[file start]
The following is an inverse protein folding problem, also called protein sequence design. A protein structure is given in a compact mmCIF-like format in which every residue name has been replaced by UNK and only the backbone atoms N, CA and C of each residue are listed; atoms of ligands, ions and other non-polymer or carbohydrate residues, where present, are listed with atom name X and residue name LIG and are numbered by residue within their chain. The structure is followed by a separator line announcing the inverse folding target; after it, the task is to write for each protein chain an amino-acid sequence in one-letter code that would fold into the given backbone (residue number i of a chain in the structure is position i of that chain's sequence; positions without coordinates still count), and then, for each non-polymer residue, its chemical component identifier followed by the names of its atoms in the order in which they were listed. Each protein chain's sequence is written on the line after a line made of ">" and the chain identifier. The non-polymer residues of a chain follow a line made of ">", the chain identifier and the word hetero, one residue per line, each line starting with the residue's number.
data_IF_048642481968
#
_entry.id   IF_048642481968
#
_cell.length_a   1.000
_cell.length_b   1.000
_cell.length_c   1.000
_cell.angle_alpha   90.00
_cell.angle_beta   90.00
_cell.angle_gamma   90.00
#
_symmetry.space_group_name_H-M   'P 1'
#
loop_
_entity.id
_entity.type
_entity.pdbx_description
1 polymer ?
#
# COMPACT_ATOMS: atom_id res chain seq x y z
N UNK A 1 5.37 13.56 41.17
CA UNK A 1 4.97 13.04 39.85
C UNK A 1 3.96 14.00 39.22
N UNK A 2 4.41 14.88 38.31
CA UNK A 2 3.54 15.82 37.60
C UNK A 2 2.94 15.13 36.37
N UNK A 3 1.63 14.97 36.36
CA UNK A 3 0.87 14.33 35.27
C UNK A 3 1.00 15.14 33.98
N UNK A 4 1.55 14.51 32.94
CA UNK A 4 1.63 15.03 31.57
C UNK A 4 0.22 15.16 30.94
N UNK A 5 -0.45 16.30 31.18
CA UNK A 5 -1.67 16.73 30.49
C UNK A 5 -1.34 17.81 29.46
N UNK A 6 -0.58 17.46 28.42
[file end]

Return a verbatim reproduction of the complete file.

The following is an inverse protein folding problem, also called protein sequence design. A protein structure is given in a compact mmCIF-like format in which every residue name has been replaced by UNK and only the backbone atoms N, CA and C of each residue are listed; atoms of ligands, ions and other non-polymer or carbohydrate residues, where present, are listed with atom name X and residue name LIG and are numbered by residue within their chain. The structure is followed by a separator line announcing the inverse folding target; after it, the task is to write for each protein chain an amino-acid sequence in one-letter code that would fold into the given backbone (residue number i of a chain in the structure is position i of that chain's sequence; positions without coordinates still count), and then, for each non-polymer residue, its chemical component identifier followed by the names of its atoms in the order in which they were listed. Each protein chain's sequence is written on the line after a line made of ">" and the chain identifier. The non-polymer residues of a chain follow a line made of ">", the chain identifier and the word hetero, one residue per line, each line starting with the residue's number.
data_IF_048642481968
#
_entry.id   IF_048642481968
#
_cell.length_a   1.000
_cell.length_b   1.000
_cell.length_c   1.000
_cell.angle_alpha   90.00
_cell.angle_beta   90.00
_cell.angle_gamma   90.00
#
_symmetry.space_group_name_H-M   'P 1'
#
loop_
_entity.id
_entity.type
_entity.pdbx_description
1 polymer ?
#
# COMPACT_ATOMS: atom_id res chain seq x y z
N UNK A 1 5.37 13.56 41.17
CA UNK A 1 4.97 13.04 39.85
C UNK A 1 3.96 14.00 39.22
N UNK A 2 4.41 14.88 38.31
CA UNK A 2 3.54 15.82 37.60
C UNK A 2 2.94 15.13 36.37
N UNK A 3 1.63 14.97 36.36
CA UNK A 3 0.87 14.33 35.27
C UNK A 3 1.00 15.14 33.98
N UNK A 4 1.55 14.51 32.94
CA UNK A 4 1.63 15.03 31.57
C UNK A 4 0.22 15.16 30.94
N UNK A 5 -0.45 16.30 31.18
CA UNK A 5 -1.67 16.73 30.49
C UNK A 5 -1.34 17.81 29.46
N UNK A 6 -0.58 17.46 28.42